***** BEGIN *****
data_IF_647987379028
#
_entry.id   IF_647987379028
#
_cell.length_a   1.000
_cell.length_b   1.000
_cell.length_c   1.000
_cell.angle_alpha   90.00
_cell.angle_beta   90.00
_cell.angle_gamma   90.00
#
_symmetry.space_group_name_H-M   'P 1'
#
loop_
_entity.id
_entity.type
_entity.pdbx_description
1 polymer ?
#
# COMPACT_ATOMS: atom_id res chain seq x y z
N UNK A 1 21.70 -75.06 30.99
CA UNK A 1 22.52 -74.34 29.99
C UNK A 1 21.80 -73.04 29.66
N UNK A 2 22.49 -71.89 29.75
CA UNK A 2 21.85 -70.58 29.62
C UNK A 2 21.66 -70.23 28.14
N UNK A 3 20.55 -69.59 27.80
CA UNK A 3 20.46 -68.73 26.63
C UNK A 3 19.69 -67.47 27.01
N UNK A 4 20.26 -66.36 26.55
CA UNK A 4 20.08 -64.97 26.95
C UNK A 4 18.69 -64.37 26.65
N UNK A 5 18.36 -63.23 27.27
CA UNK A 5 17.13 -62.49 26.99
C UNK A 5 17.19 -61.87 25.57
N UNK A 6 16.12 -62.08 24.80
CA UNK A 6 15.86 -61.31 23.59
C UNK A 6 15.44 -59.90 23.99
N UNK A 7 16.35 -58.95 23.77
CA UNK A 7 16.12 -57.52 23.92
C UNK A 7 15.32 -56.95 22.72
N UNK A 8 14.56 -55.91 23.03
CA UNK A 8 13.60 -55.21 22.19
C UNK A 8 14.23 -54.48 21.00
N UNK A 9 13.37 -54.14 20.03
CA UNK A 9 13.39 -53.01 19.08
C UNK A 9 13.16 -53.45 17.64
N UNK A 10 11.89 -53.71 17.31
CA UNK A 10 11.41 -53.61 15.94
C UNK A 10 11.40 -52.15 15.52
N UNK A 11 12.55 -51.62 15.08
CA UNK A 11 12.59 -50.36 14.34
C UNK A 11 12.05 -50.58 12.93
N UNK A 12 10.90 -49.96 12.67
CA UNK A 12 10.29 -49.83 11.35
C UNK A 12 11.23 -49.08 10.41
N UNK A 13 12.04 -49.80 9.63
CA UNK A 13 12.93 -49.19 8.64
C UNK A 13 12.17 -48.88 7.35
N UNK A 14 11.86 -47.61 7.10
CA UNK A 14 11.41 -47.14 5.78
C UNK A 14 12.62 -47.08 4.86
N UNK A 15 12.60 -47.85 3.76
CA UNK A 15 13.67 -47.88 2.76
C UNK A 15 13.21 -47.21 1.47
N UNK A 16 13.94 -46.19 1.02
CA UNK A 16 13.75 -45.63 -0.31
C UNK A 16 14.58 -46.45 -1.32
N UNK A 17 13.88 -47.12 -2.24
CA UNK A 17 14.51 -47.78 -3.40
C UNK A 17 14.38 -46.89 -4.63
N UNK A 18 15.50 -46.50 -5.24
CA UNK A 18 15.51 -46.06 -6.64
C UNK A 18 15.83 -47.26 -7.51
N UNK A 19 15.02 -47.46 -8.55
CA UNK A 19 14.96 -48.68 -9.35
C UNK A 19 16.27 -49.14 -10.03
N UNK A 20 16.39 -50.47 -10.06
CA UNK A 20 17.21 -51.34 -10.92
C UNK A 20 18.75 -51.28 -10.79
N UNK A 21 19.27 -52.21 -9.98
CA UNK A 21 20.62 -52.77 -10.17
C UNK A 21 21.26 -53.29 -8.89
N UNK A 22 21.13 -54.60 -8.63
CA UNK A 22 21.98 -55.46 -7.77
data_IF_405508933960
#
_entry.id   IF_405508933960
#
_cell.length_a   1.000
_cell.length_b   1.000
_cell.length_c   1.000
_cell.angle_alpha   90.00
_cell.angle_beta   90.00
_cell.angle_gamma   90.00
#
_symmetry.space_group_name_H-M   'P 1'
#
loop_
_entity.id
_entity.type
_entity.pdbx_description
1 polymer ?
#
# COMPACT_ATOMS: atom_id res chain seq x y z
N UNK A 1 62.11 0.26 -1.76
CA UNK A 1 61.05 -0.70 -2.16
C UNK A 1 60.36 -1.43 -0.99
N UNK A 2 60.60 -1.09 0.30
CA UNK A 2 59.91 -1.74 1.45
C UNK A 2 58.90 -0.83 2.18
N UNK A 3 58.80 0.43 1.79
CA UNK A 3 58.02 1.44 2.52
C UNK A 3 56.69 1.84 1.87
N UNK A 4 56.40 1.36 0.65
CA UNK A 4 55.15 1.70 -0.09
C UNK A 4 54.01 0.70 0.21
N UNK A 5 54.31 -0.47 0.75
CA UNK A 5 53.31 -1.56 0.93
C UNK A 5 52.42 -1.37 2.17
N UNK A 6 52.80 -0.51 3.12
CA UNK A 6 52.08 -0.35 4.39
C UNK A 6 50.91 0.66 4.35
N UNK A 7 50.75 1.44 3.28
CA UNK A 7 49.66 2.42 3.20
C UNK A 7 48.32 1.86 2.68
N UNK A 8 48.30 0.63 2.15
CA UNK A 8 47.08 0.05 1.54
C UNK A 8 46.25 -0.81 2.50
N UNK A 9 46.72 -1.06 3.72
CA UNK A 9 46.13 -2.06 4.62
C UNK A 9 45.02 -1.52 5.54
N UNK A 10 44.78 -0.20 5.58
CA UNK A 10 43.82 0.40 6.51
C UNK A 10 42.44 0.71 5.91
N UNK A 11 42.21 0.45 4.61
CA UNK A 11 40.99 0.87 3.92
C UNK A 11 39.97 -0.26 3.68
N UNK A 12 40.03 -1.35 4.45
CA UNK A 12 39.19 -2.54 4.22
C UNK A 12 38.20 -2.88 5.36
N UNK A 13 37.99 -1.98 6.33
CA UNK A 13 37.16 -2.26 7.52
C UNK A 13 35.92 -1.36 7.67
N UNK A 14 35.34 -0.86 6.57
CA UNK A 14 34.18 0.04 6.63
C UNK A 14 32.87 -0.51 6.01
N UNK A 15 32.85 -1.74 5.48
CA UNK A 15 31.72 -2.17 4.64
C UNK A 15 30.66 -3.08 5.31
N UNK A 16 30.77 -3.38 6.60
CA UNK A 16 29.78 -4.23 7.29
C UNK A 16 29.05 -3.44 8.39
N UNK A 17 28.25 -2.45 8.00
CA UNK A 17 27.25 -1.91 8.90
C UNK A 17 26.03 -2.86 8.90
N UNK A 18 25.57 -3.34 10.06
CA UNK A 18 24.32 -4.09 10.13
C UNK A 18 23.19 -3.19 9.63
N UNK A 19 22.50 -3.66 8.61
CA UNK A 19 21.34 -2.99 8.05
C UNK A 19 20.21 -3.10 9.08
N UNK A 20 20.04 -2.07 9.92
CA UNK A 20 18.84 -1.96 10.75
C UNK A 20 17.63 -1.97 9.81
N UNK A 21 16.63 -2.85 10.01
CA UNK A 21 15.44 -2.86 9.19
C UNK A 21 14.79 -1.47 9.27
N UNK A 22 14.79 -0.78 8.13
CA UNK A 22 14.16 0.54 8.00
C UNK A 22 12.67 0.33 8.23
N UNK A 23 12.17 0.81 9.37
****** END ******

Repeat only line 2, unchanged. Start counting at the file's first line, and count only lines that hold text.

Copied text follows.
#